In general, I think it would be good practise to give such warning for every macro when it is no longer used by JUCE. That would give us developers a chance to clean up our #defines with increased confidence.

(Same idea already mentioned here: Ouch! kAudioUnitParameterFlag_IsHighResolution problem, fix needed! - #3 by yfede)

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Removing JUCE_COREGRAPHICS_DRAW_ASYNC wont have any effect on backwards compatibility.

  • If you previously had this set, then the new default is also async rendering, no change there.
  • If you had this set, but you wanted to selectively disable how it was used, this would now be a compilation failure and you would need to move to the new windowRequiresSynchronousCoreGraphicsRendering functionality.

Nice to see that async layer drawing is now the default option. I’ve been using that trick on certain areas of the UI in native iOS apps since 2013 :slight_smile:
As others mentioned here, it would be really great if you guys could improve rendering on Windows now, I’d absolutely love to ditch the OpenGLContext in some cases.
Cheers!

So am I right in thinking that the best approach on macOS now is to remove any previously set values of JUCE_COREGRAPHICS_DRAW_ASYNC and JUCE_COREGRAPHICS_RENDER_WITH_MULTIPLE_PAINT_CALLS and rely on the defaults?

I remember when the DRAW_ASYNC feature was added, some plugins rendered with a blank window (Waves and MeldaProduction at least IIRC), has any testing been done to that extent or is the advise to use the new windowRequiresSynchronousCoreGraphicsRendering flag for plugin hosting windows?

The effectiveness of JUCE_COREGRAPHICS_RENDER_WITH_MULTIPLE_PAINT_CALLS will depend on the form of your GUI. If you have something like a plug-in with meters on each side causing large sections of the window to be redrawn constantly then you should opt for enabling JUCE_COREGRAPHICS_RENDER_WITH_MULTIPLE_PAINT_CALLS. However, if you’re not suffering from this, then the defaults will likely perform much better.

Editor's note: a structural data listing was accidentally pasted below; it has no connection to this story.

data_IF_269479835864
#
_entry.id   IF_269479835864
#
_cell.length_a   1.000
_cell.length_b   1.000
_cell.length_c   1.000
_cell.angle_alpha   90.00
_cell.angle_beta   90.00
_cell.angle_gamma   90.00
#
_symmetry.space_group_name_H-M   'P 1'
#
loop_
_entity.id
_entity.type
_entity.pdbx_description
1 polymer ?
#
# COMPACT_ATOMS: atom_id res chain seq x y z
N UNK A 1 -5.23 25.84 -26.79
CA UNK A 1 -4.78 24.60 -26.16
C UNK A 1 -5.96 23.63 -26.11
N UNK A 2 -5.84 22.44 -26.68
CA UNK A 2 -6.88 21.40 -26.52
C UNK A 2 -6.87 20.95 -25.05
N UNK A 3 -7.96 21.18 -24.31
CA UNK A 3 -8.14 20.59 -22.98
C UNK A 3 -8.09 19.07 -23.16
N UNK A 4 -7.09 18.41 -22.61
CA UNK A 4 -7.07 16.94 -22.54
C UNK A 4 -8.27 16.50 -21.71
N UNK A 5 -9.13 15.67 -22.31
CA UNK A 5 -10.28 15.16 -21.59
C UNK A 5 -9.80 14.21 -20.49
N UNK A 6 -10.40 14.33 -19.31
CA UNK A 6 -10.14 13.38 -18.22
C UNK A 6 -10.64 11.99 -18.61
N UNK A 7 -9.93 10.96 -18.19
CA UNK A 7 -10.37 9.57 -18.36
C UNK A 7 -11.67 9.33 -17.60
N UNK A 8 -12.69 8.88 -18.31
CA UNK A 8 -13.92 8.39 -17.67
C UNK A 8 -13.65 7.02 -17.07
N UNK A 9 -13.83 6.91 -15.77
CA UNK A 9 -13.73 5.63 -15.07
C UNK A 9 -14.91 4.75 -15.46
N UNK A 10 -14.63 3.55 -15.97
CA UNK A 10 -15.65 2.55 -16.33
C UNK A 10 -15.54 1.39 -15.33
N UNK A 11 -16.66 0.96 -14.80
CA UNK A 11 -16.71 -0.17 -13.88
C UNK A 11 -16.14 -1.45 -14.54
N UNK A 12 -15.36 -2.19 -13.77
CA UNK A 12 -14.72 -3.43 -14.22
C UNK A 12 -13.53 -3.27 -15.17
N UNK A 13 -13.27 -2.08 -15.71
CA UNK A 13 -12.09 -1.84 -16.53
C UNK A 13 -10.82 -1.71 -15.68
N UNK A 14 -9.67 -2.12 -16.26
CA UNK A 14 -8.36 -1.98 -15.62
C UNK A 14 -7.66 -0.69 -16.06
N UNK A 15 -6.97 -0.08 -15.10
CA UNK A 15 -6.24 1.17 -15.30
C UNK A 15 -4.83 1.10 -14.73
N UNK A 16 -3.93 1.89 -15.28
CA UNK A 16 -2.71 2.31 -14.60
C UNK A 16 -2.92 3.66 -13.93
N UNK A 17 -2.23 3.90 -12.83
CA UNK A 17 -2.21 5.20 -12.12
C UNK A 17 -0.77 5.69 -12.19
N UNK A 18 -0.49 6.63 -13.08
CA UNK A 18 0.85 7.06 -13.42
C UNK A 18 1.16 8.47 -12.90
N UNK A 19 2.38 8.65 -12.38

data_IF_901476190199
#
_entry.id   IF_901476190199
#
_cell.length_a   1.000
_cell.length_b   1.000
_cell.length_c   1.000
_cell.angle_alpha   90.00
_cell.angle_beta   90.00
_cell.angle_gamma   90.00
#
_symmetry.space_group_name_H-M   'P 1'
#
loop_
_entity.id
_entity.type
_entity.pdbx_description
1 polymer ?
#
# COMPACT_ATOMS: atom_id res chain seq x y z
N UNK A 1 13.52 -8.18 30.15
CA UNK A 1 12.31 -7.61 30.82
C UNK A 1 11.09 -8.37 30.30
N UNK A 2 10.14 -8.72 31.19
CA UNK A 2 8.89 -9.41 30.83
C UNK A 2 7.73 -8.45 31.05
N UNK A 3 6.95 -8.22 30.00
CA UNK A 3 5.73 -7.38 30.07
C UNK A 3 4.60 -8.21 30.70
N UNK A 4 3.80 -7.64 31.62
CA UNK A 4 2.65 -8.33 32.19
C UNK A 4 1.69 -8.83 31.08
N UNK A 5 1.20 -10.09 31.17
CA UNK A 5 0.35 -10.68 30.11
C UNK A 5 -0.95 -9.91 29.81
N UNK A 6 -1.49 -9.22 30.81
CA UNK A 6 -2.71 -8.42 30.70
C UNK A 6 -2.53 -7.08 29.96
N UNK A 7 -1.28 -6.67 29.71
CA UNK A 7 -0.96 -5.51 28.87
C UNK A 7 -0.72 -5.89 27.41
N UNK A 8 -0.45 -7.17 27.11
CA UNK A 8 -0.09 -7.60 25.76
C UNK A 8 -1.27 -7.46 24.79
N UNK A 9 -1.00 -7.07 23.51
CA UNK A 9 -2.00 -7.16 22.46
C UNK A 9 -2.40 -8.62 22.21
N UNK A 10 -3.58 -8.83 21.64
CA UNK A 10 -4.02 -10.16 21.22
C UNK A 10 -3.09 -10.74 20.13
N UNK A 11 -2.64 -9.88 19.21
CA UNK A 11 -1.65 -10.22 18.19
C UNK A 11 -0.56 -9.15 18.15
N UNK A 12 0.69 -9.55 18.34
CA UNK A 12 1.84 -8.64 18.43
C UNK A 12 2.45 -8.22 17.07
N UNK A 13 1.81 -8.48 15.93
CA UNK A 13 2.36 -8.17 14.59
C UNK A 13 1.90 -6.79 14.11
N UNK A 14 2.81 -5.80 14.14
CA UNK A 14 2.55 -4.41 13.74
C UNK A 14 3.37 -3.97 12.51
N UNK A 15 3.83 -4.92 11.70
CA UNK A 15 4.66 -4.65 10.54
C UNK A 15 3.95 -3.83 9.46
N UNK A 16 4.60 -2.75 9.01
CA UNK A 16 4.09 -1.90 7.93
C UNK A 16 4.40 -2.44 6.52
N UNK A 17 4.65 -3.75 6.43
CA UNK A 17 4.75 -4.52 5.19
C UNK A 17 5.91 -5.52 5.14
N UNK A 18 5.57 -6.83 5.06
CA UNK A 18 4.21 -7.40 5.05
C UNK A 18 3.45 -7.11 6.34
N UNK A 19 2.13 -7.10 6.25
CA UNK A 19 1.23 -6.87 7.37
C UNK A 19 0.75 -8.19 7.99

We have fixed one blank-window async rendering issue, but I suspect there might be a few more. I’d use windowRequiresSynchronousCoreGraphicsRendering for plug-in windows.

FWIW, I have tested on an intensive UI plugin (UVI Shade - Creative Filter and EQ) and async redraw performs better than multiple paint calls, so it’s really a per plugin decision.

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Just wanted to report that “Safari seems snappier” — er, I mean, running my painting-heavy plugin on the juce7 branch is happy on MacOS so far. No hiccups, and it does seem smoother/snappier (I had JUCE_COREGRAPHICS_DRAW_ASYNC on beforehand).

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Wow! This is amazing, so excited for JUCE 7!! Definitely looking forward to seeing the improvements you guys have planed for graphics rendering on Windows.

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Exciting! Can’t wait to try out the new version and check out all the graphics improvements!

Yeah confirmed – I don’t really get how to set the flag from within a plugin UI – I thought those flags get added when you add the window to desktop, but we don’t add the window to desktop to ourselves in the plugins?

Just building on Windows to see if something breaks -everything seems to work. Clang warns about a couple missing initializers in constructor calls: ConfiguredArrangement::transform and CachedGlyphArrangement::cachePosition.

I’m unsure whether this was intended as a response to my suggestion of giving a warning in case client code still #defines that macro.

My point is, that once JUCE no longer cares about that value, issuing a warning if client code still defines it one way, prevents clutter and “dogmatic” behavior, like: “for better performance, thou shalt define JUCE_COREGRAPHICS_DRAW_ASYNC”, where in practice it doesn’t matter the least bit.

Source: I’ve been blindly setting JUCE_DISABLE_WIN32_DPI_AWARENESS in my projects with confidence, until a couple months ago when I realized that JUCE doesn’t care about that macro any longer since August 2018…

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+1

Furthermore it is a time sink, if people start to investigate if setting or unsetting this flag helps or hurts in their project.

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If a flag that has been used by JUCE and is now removed/do nothing, it might be nice if JUCE would add compiler warnings exactly as now we get nice deprecated heads up.